Looking for vacation ideas or just want to feel like you've gotten away for a while? National Geographic offers a list of 400 of the world's best travel experiences, complete with gorgeous photos, information on each area, suggestions on to visit, and recollections of trips from famous travelers. Movie producer Ismail Merchant, for instance, discusses visiting Tuscany. "Amid all the beautiful views, good food, hospitality, and graciousness you don't feel like a tourist – but, instead, like someone under a spell," he writes.
'Harry Potter Film Wizardry,' by Brian Sibley
The new edition, revised and expanded, includes information on the last film in the "Harry" series, "Harry Potter and the Deathly Hallows: Part 2," as well as new images from all of the movies. Fans will pore over the colorful pages and backstage insights. In one section titled "The Battle of Hogwarts," set designer Stuart Craig discusses rebuilding the main flight of stairs inside the castle for "Hallows: Part 2." "The staircase needed to be more massive so you could literally wage a war on it," Craig says. The book adds that "thousands of pieces of rubble were cut out of huge blocks of polystyrene and strewn on the stairs and across the courtyard."
'Audrey: The 60s,' by David Wills
The "Breakfast at Tiffany's" and "Charade" movie star is celebrated through a collection of photographs which capture Hepburn during the 1960s, when her career and stye influence were at their peak. Full-page images are accompanied by quotes from Hepburn or those speaking about her, as with a photo of Hepburn from the movie "How to Steal a Million." "At the bar at the Ritz, with the veil," a quote from Tim Gunn reads, discussing a moment in the film in which Hepburn wears a thin veil over her forehead and eyes. "That's one of the great moments in fashion in the movies."
'Tarzan: The Centennial Celebration,' by Scott Tracy Griffin
The character created by Edgar Rice Burroughs who grew up in the jungle and is best known for his ululating call is fêted in the new book "Tarzan: The Centennial Celebration." Griffin's book includes commentary on all the "Tarzan" novels as well as offering every bit of Tarzan media from comic strips to movie stills and discussing key bits of "Tarzan" lore such as the lost-race plot device. "Edgar Rice Burroughs was enamored of this concept, planting lost cities and tribes around the world and across the solar system," Griffin writes. "He ... included lost races or cities in all but five of the Tarzan novels."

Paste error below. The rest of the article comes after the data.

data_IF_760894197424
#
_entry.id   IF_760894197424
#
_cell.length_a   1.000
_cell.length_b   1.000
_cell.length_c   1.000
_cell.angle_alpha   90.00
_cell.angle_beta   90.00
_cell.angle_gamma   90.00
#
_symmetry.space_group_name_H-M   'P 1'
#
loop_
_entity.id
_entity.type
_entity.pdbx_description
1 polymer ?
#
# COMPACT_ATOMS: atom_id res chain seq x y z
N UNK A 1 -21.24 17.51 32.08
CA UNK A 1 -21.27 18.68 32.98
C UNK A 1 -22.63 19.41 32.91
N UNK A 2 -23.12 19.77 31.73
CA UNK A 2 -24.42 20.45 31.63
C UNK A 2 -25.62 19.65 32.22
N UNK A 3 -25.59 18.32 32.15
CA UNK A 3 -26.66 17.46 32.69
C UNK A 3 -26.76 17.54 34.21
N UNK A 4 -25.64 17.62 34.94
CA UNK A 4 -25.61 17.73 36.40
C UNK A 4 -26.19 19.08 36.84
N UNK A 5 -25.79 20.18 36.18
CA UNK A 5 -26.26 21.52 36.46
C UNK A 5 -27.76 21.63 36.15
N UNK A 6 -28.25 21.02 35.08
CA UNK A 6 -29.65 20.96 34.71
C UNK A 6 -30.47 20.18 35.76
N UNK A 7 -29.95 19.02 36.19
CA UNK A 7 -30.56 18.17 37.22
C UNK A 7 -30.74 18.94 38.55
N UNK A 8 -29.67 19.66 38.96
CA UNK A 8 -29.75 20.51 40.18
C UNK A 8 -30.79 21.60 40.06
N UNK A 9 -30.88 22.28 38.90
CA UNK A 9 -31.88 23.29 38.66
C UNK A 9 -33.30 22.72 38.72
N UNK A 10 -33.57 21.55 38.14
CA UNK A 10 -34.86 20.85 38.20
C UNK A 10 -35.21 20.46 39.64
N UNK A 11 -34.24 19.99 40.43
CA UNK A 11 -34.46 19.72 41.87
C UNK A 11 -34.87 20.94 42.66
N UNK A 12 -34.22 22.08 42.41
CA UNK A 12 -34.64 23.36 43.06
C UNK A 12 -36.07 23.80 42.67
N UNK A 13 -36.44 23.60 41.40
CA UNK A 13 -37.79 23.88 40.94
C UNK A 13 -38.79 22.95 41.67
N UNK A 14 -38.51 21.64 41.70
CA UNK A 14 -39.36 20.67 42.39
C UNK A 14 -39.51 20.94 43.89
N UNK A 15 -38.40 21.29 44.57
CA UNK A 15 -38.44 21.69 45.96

'The American Circus,' by Susan Weber
From P.T. Barnum's Greatest Show on Earth to the fictional circus depicted in Sara Gruen's bestselling novel "Water for Elephants," the circus is an event that is inextricable from American pop culture. "The American Circus" explores this form of entertainment in America, touching on everything from the role of physical disabilities in the circus to the question of why lions became such an important part of circus acts. ("Lions proved particularly traninable and provided an ideal embodiment of late-nineteenth-century ideas of Africa and empire," Weber explains.) The book's stories are accompanied by black-and-white and color photographs, such as that of circus performer Louis Roth with his menagerie of lions.